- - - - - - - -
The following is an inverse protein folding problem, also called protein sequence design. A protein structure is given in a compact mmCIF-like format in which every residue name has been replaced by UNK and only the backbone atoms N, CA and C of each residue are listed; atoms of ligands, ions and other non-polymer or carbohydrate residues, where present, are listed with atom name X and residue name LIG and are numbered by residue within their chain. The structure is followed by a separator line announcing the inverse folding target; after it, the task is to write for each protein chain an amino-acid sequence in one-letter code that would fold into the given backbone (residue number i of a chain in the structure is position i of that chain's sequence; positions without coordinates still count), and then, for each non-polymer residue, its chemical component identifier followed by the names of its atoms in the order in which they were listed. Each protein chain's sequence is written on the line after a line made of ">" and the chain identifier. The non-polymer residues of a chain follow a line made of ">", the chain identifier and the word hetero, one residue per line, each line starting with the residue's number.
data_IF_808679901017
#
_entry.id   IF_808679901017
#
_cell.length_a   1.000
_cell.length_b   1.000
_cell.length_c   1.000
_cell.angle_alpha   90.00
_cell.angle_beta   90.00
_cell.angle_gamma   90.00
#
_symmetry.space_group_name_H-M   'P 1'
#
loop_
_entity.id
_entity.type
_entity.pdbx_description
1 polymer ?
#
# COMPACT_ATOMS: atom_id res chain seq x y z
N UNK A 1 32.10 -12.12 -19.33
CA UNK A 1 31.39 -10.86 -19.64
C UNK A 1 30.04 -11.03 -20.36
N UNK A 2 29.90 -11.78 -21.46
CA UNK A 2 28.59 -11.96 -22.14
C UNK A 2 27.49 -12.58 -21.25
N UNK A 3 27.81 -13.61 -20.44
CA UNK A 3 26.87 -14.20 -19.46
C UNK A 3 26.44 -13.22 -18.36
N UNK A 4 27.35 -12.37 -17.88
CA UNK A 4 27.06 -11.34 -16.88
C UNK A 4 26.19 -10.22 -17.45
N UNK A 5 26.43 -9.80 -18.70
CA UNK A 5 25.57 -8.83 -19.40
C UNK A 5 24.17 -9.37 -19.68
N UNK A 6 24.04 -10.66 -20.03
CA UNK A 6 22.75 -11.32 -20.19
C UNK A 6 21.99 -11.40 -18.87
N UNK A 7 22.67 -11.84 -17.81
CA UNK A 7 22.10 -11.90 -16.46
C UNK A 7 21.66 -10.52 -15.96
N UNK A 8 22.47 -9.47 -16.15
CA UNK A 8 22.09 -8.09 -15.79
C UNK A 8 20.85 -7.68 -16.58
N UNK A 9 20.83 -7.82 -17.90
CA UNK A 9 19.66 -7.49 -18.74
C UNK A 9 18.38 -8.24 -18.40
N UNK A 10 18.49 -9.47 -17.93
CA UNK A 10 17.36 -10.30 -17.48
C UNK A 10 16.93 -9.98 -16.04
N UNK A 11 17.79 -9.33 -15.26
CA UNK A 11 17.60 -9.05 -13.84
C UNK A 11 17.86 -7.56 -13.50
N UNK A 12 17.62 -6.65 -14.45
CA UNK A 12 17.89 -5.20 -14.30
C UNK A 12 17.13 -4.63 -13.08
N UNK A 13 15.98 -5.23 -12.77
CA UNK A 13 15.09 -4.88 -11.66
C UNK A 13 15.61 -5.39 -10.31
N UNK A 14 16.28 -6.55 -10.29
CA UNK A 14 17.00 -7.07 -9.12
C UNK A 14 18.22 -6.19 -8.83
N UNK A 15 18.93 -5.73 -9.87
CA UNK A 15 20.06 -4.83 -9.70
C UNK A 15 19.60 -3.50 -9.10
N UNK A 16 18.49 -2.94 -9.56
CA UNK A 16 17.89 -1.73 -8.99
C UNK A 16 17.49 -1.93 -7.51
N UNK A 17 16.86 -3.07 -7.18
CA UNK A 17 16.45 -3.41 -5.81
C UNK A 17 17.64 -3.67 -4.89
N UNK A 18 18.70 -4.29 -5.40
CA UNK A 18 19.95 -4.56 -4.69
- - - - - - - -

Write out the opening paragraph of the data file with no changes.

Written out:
The following is an inverse protein folding problem, also called protein sequence design. A protein structure is given in a compact mmCIF-like format in which every residue name has been replaced by UNK and only the backbone atoms N, CA and C of each residue are listed; atoms of ligands, ions and other non-polymer or carbohydrate residues, where present, are listed with atom name X and residue name LIG and are numbered by residue within their chain. The structure is followed by a separator line announcing the inverse folding target; after it, the task is to write for each protein chain an amino-acid sequence in one-letter code that would fold into the given backbone (residue number i of a chain in the structure is position i of that chain's sequence; positions without coordinates still count), and then, for each non-polymer residue, its chemical component identifier followed by the names of its atoms in the order in which they were listed. Each protein chain's sequence is written on the line after a line made of ">" and the chain identifier. The non-polymer residues of a chain follow a line made of ">", the chain identifier and the word hetero, one residue per line, each line starting with the residue's number.